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Nearly 5,000 satellites are currently in orbit around the Earth. The U.S. relies on many of them for everything from communications and emergency warnings to GPS coordinates and defense information.

Damage inflicted in the satellite sector could have a ripple effect, leading to heavy financial losses and/or comprised data in other areas. Satellites are part of the extended cyber ecosystem for most organizations, but organizations rarely have direct control over satellite cybersecurity.

Earlier this year, a report from the Pentagon warned of Kamikaze satellites, Russian and Chinese “inspection and servicing” satellites that could also be used to conduct attacks on the most important U.S. satellites in orbit.

The report also says thatRussia is “likely” developing a ground-based, mobile missile system capable of destroying space targets in low-Earth orbit in addition to ballistic missiles – a weapon system likely to be operational within the next several years.

Because of threats like these, cybersecurity personnel are examining other possible scenarios where crucial satellite data could be destroyed, diverted or corrupted. There’s a commonly held belief that satellites which increasingly rely on software are the most vulnerable to cyberattacks.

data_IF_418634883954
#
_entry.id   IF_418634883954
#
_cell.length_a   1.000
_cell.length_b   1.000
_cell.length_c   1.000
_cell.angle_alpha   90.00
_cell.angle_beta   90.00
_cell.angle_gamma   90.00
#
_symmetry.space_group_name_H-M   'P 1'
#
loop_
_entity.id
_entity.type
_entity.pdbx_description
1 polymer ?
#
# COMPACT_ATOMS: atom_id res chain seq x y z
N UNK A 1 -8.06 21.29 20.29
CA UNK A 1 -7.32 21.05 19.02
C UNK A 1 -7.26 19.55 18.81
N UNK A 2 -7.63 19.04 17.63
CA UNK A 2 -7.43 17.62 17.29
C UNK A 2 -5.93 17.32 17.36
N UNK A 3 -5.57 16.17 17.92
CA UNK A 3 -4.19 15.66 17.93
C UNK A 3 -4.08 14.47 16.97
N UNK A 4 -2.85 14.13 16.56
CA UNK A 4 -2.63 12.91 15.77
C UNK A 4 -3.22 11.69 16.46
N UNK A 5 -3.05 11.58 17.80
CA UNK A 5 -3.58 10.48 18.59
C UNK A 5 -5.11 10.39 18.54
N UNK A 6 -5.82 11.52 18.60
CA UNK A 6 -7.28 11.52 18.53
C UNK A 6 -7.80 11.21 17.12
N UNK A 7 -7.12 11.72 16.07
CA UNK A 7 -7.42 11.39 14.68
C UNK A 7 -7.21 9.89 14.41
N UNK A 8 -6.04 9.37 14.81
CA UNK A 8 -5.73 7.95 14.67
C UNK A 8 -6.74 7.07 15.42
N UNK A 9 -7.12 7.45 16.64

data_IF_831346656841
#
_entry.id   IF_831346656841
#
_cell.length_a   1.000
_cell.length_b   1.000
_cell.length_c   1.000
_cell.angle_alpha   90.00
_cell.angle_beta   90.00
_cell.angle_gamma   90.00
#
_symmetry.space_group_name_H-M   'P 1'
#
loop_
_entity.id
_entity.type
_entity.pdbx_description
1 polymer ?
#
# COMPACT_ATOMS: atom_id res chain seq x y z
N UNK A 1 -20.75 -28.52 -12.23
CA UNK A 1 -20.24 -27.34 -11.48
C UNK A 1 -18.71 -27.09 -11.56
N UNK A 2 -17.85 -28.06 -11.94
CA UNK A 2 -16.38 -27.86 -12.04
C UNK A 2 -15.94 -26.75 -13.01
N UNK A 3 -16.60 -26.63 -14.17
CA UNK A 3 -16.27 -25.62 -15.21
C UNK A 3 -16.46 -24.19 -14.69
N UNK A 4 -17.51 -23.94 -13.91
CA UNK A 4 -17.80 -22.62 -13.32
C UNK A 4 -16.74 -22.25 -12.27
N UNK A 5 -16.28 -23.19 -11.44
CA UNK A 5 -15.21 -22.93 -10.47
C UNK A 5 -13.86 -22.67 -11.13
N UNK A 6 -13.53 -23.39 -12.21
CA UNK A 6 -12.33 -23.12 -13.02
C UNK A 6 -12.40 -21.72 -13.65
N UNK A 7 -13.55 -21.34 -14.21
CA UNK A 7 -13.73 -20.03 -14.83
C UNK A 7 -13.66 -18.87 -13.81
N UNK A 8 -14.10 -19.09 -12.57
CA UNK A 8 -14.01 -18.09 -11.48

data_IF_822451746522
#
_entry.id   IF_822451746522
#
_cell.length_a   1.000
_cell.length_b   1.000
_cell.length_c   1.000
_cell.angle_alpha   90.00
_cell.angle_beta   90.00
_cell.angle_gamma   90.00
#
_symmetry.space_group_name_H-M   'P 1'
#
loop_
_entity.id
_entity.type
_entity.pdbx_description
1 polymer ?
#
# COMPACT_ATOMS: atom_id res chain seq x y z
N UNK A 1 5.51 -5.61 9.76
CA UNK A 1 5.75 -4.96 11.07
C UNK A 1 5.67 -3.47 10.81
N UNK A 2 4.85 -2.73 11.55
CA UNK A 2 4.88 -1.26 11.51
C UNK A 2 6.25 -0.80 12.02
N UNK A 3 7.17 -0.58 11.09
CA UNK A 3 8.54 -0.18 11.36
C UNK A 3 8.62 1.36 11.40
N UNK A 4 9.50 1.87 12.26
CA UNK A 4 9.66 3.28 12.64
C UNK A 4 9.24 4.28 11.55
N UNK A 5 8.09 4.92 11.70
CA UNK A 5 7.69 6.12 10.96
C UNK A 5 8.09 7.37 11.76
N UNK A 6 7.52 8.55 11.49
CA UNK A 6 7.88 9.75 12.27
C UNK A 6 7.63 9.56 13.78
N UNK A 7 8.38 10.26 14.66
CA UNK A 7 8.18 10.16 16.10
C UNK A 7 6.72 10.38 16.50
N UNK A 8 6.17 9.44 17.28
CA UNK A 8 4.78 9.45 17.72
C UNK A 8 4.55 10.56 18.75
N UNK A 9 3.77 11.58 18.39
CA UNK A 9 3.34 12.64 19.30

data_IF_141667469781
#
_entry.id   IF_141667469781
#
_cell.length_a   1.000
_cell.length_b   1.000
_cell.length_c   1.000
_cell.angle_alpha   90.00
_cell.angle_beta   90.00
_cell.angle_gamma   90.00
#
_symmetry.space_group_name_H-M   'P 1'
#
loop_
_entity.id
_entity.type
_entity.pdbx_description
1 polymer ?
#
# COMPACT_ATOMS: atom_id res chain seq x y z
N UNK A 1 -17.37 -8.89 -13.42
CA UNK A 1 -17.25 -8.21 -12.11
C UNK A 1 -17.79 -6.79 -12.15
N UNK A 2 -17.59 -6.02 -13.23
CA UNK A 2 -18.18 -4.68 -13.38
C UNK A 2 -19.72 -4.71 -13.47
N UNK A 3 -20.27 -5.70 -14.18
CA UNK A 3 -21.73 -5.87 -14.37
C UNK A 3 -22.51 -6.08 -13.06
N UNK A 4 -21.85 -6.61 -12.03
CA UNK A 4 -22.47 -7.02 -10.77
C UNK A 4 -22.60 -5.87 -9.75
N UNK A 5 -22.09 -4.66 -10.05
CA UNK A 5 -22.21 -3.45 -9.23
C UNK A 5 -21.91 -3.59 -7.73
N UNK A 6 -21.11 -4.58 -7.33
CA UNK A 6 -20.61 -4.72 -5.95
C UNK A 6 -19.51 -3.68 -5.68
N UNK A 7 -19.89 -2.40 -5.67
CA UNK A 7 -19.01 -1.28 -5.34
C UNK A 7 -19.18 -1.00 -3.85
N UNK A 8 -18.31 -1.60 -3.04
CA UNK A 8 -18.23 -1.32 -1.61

That’s not good because satellite operators are increasingly interested in software-defined satellites that can be reprogrammed in orbit, allowing them to take on different missions and serve different customers. But while such satellites can be more responsive to shifts in customer demand, they also need more security features to keep nefarious actors from exploiting their new capabilities.

Because satellite operations are led by technologies that are housed on earth, those earth-bound entry points offer cyber attackers with an enormous number of potential inroads for hacking. The vast number of entry points also compounds the difficulty of tracing and shutting down a cyberattack.

One of the most significant weaknesses that is common to all satellite systems is the use of long-range telemetry for communication with ground stations. The uplinks and downlinks are often transmitted through open telecom network security protocols that are easily accessed by cyber criminals.

Many cybersecurity experts believe the focus needs to be on “resiliency” rather than having an impenetrable network. In other words, it’s more important to limit cyber intrusions and respond quickly than to try and have a flawless record.

Want to learn more? Tonex offers Cybersecurity and Satellite Systems Training, a 4-day course that provides an understanding of unique vulnerabilities in SATCOM systems that are commonly exploited.

Overall, Tonex offers nearly a dozen courses in Satellite Communications Training. For more information, questions, comments, contact us. 

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